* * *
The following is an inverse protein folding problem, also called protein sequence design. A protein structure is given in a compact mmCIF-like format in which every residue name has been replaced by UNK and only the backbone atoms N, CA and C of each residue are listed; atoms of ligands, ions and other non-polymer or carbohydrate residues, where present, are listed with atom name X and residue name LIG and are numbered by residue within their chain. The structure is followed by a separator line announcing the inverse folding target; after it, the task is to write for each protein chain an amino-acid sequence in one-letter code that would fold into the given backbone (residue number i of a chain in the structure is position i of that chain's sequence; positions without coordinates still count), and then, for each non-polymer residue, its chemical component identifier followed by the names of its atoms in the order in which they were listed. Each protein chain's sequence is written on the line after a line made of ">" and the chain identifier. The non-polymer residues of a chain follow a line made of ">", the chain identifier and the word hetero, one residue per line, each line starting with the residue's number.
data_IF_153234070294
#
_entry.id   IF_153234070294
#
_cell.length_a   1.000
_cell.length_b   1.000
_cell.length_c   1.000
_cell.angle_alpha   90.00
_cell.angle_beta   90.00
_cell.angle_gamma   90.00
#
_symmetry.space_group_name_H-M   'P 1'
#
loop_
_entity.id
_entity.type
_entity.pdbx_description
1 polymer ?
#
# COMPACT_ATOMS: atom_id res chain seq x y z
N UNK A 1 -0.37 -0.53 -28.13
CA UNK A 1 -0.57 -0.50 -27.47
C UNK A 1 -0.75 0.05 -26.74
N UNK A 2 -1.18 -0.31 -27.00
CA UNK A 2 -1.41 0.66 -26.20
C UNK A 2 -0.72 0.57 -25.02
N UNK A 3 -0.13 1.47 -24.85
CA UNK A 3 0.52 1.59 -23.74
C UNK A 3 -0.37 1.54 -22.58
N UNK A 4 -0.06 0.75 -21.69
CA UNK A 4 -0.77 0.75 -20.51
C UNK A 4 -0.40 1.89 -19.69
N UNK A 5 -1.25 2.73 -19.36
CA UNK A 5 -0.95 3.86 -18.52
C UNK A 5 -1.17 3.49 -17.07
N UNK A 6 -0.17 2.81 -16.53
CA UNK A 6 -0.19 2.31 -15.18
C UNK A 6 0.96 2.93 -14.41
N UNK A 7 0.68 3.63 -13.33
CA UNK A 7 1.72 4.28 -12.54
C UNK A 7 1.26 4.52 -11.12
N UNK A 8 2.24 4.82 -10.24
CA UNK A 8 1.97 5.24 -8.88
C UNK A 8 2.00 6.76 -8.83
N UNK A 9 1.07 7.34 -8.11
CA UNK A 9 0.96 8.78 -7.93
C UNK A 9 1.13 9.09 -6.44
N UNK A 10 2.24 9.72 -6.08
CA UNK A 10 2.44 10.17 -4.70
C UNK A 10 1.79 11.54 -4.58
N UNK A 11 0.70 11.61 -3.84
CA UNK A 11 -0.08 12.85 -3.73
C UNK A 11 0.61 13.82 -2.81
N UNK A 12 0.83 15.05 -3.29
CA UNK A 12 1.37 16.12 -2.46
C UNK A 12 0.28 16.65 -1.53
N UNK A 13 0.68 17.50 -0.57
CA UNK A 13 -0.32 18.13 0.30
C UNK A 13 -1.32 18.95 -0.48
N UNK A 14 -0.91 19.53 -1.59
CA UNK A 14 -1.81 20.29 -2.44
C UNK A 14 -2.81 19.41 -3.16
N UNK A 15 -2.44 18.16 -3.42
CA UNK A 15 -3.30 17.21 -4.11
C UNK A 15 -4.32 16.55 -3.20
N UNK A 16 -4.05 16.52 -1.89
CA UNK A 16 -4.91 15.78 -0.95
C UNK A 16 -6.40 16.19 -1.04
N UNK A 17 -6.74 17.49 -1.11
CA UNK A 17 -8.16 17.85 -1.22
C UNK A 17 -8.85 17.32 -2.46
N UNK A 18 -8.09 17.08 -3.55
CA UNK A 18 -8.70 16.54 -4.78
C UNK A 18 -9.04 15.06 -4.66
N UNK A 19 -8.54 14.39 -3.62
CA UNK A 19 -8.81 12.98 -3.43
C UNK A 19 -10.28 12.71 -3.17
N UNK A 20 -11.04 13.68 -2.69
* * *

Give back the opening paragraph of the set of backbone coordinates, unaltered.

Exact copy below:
The following is an inverse protein folding problem, also called protein sequence design. A protein structure is given in a compact mmCIF-like format in which every residue name has been replaced by UNK and only the backbone atoms N, CA and C of each residue are listed; atoms of ligands, ions and other non-polymer or carbohydrate residues, where present, are listed with atom name X and residue name LIG and are numbered by residue within their chain. The structure is followed by a separator line announcing the inverse folding target; after it, the task is to write for each protein chain an amino-acid sequence in one-letter code that would fold into the given backbone (residue number i of a chain in the structure is position i of that chain's sequence; positions without coordinates still count), and then, for each non-polymer residue, its chemical component identifier followed by the names of its atoms in the order in which they were listed. Each protein chain's sequence is written on the line after a line made of ">" and the chain identifier. The non-polymer residues of a chain follow a line made of ">", the chain identifier and the word hetero, one residue per line, each line starting with the residue's number.